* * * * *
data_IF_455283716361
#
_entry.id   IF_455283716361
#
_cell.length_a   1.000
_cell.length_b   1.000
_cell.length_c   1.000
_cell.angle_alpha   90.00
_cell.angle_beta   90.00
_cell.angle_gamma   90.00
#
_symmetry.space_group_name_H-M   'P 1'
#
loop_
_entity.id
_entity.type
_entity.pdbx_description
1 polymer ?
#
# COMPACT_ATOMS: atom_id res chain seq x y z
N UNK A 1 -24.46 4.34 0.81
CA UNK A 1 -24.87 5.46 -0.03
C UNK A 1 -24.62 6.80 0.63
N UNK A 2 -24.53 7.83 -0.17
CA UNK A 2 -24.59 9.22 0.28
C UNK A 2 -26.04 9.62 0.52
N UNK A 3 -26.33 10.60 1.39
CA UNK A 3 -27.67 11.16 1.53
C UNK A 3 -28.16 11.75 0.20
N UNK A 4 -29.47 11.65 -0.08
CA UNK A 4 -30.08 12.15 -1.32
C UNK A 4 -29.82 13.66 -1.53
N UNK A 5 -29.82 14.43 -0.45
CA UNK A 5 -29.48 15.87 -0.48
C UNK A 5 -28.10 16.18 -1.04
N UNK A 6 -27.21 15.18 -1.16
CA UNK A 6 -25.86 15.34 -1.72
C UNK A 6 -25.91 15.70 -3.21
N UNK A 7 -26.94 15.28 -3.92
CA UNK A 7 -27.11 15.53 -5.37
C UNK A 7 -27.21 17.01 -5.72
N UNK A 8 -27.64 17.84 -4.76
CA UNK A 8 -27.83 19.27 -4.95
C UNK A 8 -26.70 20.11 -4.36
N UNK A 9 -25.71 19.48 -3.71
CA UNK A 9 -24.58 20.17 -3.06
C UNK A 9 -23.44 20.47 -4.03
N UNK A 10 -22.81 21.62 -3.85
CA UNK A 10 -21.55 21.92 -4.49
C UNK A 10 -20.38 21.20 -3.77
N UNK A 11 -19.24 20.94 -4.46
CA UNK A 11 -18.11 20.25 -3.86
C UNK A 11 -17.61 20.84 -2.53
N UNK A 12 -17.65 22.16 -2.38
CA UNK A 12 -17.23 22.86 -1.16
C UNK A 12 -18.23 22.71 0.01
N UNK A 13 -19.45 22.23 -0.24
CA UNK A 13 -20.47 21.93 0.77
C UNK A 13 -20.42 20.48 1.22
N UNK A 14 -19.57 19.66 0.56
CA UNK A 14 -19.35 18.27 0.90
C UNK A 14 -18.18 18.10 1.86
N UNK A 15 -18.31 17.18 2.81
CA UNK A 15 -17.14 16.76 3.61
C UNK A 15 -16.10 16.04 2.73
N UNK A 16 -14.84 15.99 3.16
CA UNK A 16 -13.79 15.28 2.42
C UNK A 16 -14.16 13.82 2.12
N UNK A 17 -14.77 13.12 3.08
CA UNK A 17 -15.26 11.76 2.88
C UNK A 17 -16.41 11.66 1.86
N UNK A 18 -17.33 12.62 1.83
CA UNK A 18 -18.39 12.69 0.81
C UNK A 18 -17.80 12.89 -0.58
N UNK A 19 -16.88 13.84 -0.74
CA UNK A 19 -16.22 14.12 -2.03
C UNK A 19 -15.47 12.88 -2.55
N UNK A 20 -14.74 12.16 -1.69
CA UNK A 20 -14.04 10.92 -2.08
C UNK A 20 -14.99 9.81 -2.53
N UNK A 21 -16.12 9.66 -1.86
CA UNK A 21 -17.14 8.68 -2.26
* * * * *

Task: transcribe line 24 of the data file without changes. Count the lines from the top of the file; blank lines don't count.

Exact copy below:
N UNK A 2 -24.53 7.83 -0.17